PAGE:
“One step at a time will take you there.”
- Anders Blixt

Swedish author, Anders Blixt, tends to write “stories that look at grim aspects of our time through a dieselpunk prism.” He explains:

Since the 1970s I have lived in five countries on three continents and I have seen much misery close up. A lot of people in less privileged parts of Earth still do not enjoy the four fundamental liberties that Franklin Roosevelt proclaimed already in early 1941: freedom from fear, freedom from want, freedom of speech, and freedom of worship. That injustice troubles me greatly and I feel compelled to speak up through my fiction. Because if not I, who? And if not now, when?

But what is Dieselpunk? Just as Steampunk is named for its general power source of steam, Dieselpunk is named for its power source of diesel fuel. Dieselpunk is commonly based on the aesthetics popular between the 1920s until about the end of the 1940s. It is certainly not as delicate as steampunk. Machinery is usually slower, louder, bigger, and more powerful. When we think steampunk we think brass and copper. When it comes to Dieselpunk think steel and iron.

When it comes to plotting Dieselpunk, it tends to focus more on social struggle than on discovery and invention. Dieselpunk is often associated with dystopia. A world where civilization could theoretically cease to evolve due to government control, warfare, or economic collapse. As Blixt comments,

The stable good old days are gone, people don’t know their proper place anymore and everyone faces an uncertain future. It is also a period during which totalitarianism clash with democracy and colonialism with national liberation movements, and during which ruthless people dispassionately commit atrocities in the name of an ideology or a leader.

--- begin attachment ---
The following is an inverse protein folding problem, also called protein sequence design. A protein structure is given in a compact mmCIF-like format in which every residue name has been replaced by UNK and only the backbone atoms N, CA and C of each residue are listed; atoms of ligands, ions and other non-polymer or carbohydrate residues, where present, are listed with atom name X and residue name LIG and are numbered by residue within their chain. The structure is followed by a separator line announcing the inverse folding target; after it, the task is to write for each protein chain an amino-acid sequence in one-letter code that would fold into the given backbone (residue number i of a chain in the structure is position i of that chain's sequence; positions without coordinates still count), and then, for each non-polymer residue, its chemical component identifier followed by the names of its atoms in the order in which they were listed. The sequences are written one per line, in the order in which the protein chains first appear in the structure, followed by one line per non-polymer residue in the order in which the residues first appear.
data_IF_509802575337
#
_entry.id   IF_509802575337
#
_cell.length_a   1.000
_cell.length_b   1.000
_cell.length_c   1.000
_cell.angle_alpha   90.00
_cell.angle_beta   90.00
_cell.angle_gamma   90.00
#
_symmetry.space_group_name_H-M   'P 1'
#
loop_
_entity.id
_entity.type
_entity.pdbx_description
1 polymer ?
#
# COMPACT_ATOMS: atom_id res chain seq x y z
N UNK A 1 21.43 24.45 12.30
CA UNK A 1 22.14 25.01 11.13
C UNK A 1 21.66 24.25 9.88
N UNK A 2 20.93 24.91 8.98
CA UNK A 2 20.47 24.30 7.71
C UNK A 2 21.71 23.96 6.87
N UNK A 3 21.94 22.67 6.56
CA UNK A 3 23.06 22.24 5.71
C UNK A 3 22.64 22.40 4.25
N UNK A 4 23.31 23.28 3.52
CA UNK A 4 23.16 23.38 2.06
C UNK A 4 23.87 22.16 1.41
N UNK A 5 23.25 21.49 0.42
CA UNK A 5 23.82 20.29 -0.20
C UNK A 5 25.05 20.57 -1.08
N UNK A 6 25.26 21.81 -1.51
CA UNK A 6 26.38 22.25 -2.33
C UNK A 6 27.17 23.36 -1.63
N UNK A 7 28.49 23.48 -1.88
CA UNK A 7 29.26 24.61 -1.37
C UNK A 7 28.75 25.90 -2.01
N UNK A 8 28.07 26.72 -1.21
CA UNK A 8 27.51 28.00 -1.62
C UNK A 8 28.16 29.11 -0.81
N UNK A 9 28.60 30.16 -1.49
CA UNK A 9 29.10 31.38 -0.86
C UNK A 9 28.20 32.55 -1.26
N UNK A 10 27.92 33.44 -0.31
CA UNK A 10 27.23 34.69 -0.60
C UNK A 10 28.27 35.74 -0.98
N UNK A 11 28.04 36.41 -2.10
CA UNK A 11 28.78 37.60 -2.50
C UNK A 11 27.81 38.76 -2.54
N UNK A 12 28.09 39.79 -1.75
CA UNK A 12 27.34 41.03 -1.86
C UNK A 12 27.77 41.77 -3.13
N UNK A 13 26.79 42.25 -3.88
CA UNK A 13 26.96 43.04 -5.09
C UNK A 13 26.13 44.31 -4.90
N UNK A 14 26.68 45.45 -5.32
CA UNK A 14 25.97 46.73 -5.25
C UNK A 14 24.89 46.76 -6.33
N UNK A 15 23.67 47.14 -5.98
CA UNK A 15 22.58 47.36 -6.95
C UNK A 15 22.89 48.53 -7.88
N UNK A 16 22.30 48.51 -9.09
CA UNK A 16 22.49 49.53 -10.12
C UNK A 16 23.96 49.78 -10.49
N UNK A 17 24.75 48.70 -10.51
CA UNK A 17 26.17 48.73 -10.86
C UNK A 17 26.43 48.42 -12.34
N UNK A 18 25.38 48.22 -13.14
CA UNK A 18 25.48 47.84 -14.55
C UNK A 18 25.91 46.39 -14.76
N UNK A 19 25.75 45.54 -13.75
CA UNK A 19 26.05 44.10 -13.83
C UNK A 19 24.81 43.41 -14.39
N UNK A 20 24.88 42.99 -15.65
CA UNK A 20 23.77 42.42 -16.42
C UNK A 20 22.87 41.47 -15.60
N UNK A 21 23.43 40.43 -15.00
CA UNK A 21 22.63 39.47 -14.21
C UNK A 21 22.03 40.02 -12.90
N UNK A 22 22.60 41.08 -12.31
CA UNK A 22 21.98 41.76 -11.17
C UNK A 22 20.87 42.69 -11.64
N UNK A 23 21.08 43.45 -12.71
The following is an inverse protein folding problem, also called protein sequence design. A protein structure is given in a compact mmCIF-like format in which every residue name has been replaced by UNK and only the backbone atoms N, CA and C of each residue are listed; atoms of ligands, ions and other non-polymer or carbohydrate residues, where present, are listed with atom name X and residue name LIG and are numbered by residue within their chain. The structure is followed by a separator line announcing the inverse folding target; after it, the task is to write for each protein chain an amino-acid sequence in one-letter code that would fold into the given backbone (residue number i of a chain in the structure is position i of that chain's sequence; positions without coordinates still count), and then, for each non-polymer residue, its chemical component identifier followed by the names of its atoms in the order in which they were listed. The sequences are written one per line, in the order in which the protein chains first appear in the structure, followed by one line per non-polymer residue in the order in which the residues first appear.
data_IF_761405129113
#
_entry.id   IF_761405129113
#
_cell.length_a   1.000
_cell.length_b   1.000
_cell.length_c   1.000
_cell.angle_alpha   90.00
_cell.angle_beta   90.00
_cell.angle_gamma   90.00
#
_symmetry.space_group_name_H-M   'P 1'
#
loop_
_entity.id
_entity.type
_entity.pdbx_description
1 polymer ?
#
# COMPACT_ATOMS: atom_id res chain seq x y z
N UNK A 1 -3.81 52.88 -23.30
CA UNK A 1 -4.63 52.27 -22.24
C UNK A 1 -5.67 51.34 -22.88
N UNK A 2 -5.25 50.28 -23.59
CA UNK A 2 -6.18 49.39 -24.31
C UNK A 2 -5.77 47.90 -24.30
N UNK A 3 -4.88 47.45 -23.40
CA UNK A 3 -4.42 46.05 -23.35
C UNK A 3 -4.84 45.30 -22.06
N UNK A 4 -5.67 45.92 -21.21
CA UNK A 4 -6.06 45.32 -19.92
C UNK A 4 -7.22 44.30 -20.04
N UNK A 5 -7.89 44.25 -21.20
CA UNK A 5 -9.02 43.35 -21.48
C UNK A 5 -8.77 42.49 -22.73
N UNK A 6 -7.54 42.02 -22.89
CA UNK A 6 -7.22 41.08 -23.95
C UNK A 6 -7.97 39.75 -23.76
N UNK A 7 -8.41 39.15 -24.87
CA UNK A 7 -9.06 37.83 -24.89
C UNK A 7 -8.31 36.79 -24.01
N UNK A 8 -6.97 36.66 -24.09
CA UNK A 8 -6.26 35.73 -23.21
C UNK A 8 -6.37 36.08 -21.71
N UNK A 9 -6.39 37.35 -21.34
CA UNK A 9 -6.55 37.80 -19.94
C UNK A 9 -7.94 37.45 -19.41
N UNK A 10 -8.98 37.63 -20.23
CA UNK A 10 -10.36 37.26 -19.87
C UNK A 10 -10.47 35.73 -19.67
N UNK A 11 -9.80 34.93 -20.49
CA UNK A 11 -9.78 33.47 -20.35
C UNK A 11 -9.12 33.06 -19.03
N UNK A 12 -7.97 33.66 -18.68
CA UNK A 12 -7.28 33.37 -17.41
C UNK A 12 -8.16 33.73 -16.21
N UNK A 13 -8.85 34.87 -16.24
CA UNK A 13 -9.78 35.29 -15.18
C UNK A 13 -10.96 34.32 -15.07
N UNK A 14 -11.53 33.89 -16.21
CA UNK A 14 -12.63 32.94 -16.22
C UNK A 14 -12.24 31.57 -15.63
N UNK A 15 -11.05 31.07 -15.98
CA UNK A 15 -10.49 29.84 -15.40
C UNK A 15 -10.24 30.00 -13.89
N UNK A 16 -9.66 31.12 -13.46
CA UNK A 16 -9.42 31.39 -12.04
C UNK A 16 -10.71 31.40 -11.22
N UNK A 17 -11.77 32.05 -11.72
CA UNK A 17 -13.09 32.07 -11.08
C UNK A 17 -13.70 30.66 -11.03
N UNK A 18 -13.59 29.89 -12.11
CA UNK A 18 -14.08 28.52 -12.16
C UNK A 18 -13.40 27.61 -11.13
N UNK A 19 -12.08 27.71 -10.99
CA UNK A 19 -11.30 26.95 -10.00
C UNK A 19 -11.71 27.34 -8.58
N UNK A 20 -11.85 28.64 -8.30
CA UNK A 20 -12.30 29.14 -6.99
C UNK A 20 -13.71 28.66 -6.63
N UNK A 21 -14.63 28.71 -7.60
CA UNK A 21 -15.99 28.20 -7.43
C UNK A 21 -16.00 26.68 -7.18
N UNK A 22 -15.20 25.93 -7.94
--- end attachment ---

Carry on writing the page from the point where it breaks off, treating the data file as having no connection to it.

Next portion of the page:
Blixt started writing when he was eight years old. He credits his father who gave him a Swedish translation of 20,000 Leagues Under the Sea. Like so many authors today, Blixt took the self-publishing route. He recommends that if you try self-publishing be sure to keep your costs low. This means researching what companies are out there and understanding what they offer and what you really need. As with many indie author, Blixt finds marketing a challenge. It’s not easy competing with so many other pieces of literature. As a self-published author, you also need to consider quality control and often self-editing. With so many tasks, it’s not always easy to find time to write. “I am flexible in organizing my days, so whenever an hour or two is free, I open my laptop and write. After all, creative writing is plain fun. Also, I stay away from time-consuming hobbies such as golf or boating, and spend little time in front of the TV,” states Blixt.

Blixt’s first real introduction to Steampunk was in 1988 when he played a role-playing game called Space 1889. A game that he still plays occasionally today. Blixt not only writes stories, but also role-playing games. Most of his game material focus on space opera and post-apocalyptic themes. In 2014, he was invited to speak at a Steampunk Convention in Gävle about Steampunk role-playing games. When asked if he found the writing process of a game to be similar to that of a book he stated that there are significant differences:

Writing a game is similar to writing a schoolbook in history, geography, anthropology, or engineering. I have to present a lot of facts about the game verse and the rules engine in an accessible and educational manner. There is little room for character development. I enjoy game writing process, because it is a pleasure to create simultaneously alien and credible species and societies. I have an academic background in social sciences and languages and that usually shows in my texts.

Writing fantastic fiction requires both a credible stage (i.e. a partially alien landscape where the action takes place) and interesting protagonists. Character development is essential in fiction: an in-world narrator whose progress and tribulations are shared by the reader. A piece of fiction will only deal with the relevant segment of the fictitious world, whereas a game must explain its complete world so that the game master will be able to use it to its full extent in his adventures.

Books:

·         The Ice War

·         Patchwork World (a collection of short stories)

·         Kashmir’s Forgotten Guardian (non-fiction)

·         Waiting for the Machines to Fall Asleep (featured in this science-fiction anthology)